Until now, a series of conjectures about the declaration of results have all proven to be barren. And this faux information, which is invariably birthed by hearsay, generally spreads like wildfire.
Arif Maqbool, a ‘half-matriculant’, had developed immunity towards these ‘manufactured’ truths. He was a ‘half-matriculant’ because he had been enrolled provisionally to class 11. Furthermore, no one knew about the onslaught of nightmares which he suffered from, since he was caught by the superintendent while ‘helping’ his classmate. The head invigilator had threatened to take stern action against him, while one of the duty persons assured him that no such thing would happen. He suffered from continuous mental sluggishness, leading to his preconceived notion that he would be declared a failure, in the end.
Just like any other day outside the coaching institute, he was completely immersed in a discussion with his friend. As the news of exam results being declared had been in air for the last two days, it was not surprising to see a bunch of students circling a person with a mobile handset. However, that day, the matriculation results were really declared.
One of the students came to Arif and said: “Don’t be so lazy, go and know your result there.”
The person with the cell phone was soon besieged by scores of students. People gathered in queues to ensure that everybody could view their results. Eventually, Arif’s fear vanished – he had scored 87% in the exams.
Late in the evening, when his father returned home, Arif, bursting with joy and excitement, ran quickly towards his tired father and apprised him of his achievement.
“Arif, 87% is not a big deal. You haven’t secured any position. The principal of school, too, is disappointed by your performance. Your friend, Shiraz, has taken the crown with 88.5% marks,” his father responded.
Arif was recovering from this harsh and disheartening commentary, while his father went on – lambasting and beating him, while singling out everything he had done to ensure a better schooling for Arif.
Arif’s mood, now, was completely opposite to what he had earlier expected. Expectations of being appreciated was cornered by pain and agony, gloominess strangulated happiness and his ecstasy was crushed to smithereens.
For a number of years, he struggled to meet the expectations and standards set by his father. But, he would always find himself a step behind the standards expected from him.
Right from his matriculation days, Arif was forced to work hard so that he could succeed in the engineering exam. Now, however, he is pursuing a masters in biotechnology, and he no longer visits his home – having run away from his father’s crazy set of standards when he was 15.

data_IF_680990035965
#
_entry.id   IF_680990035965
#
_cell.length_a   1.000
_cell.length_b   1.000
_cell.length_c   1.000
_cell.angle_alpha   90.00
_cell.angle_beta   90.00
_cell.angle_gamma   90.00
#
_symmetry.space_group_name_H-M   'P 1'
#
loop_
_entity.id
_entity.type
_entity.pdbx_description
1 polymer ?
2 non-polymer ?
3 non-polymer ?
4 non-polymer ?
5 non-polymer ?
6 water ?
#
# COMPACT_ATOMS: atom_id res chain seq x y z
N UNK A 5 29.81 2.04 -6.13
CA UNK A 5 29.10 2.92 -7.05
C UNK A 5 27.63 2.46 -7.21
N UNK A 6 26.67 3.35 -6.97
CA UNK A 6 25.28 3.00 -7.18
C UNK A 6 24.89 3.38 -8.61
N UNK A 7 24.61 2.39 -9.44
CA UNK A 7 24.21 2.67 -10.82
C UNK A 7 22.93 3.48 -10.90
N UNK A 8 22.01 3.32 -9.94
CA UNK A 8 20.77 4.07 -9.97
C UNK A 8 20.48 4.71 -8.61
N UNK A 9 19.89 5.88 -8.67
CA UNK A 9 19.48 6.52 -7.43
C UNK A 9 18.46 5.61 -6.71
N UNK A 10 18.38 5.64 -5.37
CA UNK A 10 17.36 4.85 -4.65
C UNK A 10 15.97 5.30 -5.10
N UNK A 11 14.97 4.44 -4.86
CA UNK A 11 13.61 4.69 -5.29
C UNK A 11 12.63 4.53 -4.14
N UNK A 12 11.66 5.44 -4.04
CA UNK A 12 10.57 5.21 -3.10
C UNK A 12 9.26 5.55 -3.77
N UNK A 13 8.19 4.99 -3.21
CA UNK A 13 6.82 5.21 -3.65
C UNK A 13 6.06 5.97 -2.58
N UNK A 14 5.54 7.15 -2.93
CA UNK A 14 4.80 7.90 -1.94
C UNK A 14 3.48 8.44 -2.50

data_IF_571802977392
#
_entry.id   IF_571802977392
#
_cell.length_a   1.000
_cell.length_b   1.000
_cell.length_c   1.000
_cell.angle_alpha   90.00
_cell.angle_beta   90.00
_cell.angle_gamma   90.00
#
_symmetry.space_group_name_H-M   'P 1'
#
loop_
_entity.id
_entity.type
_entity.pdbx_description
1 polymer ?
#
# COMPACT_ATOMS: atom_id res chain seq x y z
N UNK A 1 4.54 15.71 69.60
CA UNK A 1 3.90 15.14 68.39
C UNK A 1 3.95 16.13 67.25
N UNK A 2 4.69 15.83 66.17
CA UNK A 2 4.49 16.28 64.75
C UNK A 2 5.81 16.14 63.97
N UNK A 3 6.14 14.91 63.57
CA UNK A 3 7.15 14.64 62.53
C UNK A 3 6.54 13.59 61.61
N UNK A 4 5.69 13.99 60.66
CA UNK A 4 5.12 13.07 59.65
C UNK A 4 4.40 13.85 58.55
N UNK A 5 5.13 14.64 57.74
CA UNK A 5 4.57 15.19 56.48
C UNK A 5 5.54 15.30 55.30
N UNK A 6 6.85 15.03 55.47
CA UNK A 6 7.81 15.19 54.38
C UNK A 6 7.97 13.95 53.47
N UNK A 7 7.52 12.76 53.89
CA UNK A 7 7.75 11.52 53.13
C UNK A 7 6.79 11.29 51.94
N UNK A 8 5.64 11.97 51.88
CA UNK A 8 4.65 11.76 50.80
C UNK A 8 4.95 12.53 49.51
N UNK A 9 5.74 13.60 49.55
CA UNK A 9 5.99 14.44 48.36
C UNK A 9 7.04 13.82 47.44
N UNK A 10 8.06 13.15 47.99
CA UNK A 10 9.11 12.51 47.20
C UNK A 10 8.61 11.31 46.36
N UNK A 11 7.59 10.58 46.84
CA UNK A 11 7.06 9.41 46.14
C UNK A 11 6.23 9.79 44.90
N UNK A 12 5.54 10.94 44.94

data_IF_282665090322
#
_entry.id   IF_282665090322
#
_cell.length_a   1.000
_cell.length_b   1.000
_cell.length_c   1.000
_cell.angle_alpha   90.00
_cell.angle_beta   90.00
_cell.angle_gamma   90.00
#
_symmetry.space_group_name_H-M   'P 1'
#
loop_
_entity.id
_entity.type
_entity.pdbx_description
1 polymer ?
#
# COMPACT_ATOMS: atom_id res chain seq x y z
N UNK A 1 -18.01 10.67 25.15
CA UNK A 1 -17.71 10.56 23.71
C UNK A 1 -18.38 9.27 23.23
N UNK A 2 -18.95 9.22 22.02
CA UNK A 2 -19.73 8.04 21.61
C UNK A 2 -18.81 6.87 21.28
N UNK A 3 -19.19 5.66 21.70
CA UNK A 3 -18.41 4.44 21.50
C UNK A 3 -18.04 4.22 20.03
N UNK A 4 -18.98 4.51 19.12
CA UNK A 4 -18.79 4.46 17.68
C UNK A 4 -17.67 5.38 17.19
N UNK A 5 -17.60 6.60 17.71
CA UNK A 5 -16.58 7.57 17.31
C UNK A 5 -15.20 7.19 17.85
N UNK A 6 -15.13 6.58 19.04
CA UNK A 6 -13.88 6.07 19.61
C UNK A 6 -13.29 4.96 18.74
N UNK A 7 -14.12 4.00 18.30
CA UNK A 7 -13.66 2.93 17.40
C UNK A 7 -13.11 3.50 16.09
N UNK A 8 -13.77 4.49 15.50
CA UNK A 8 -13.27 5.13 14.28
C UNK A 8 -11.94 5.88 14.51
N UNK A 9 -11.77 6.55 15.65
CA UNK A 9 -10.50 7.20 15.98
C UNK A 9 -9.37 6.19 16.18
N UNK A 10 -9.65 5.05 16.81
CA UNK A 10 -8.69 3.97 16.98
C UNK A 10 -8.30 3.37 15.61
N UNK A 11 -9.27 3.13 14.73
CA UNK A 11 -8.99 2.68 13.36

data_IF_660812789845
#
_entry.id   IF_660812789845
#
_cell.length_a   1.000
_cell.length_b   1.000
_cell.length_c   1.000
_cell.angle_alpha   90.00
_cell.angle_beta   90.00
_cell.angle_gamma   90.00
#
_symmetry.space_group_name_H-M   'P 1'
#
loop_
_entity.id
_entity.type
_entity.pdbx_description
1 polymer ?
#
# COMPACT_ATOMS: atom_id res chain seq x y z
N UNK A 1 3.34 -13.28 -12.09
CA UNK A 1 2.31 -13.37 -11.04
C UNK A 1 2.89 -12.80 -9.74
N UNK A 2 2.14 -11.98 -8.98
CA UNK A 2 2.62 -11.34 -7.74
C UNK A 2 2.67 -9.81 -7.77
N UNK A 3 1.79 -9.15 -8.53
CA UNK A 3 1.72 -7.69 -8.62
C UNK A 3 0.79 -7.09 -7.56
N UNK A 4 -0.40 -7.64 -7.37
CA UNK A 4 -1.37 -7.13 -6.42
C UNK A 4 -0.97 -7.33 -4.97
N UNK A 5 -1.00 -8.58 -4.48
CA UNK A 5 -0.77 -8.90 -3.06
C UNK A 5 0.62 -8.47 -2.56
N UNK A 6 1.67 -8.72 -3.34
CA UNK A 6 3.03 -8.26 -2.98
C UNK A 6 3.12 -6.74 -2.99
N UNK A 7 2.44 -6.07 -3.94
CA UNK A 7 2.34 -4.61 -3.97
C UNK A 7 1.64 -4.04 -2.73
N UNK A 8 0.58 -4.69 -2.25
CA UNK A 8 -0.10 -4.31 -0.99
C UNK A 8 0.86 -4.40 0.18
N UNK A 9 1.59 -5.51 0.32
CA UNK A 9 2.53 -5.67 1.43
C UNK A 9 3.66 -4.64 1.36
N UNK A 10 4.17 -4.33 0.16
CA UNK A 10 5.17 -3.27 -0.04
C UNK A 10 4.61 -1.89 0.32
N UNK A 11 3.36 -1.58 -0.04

Arif shares his experience: “No drug or sedative can wash out those grim memories out of my life. Even now, every breath is a reminder of dejection, loneliness and agony.”
“I still remember how father scrutinised my every act of living. When at home, he would check my room after every hour, to ascertain if I was glued to the books. During his duty hours, he would call my mother to find out what I was doing. Life had become unimaginably dreary, and it was no better than that of a prisoner incarcerated for life. Though my unconscious became the graveyard for that diabolical and demonic phase of life, but the memories of it still haunt me. As Sigmund Freud rightly puts it: ‘All emotional conflicts and painful memories of life are stored in the unconscious and in the long run, these adversely affect the conscious life.’ ”
He further adds, “Unconscious is the real us – buried like the bottom of an iceberg. All we see is the tip of the iceberg above the surface of the ocean – that is the present day us. But, what really makes us is the part that lies hidden – the subconscious. We are driven by painful memories and deep conflicts. They can be dormant – but for sure, they dictate our external behavior.”
Being a ‘child of depression’, Arif has embarked upon a journey to counsel those children who face similar pathetic situations.
“I think, like us, parents also need regular counselling sessions. And this fact should be harmoniously and uniformly accepted. They should be informed about the absurdity of their so-called ‘high standards’ in this modern and advanced human society. When will they internalise the idea that positions or ranks never define the strength and potential of a human being? One should look at college drop-outs like Mark Zuckerberg, Mukesh Ambani, Azim Premji, Bill Gates, and many others, who have made significant marks on human civilisation,” Arif says.
Madni, a student of psychology in Kashmir University states: “Every student should have right to pursue their own careers. Coercion only leads to interminable, disastrous effects on human behaviour. If given a chance to seek their proclivities, a human being can unleash his/her true potential and do wonders.”
What if a person who adores football, writes about the sport, thinks about its technicalities, tirelessly watches world- class footballers, and critically analyses playing styles all through the day, is given the freedom to pursue the sport – instead of forcing him/her to sit for an engineering exam (something he/she loathes)?
Think about it – personally, I believe that person can do wonders!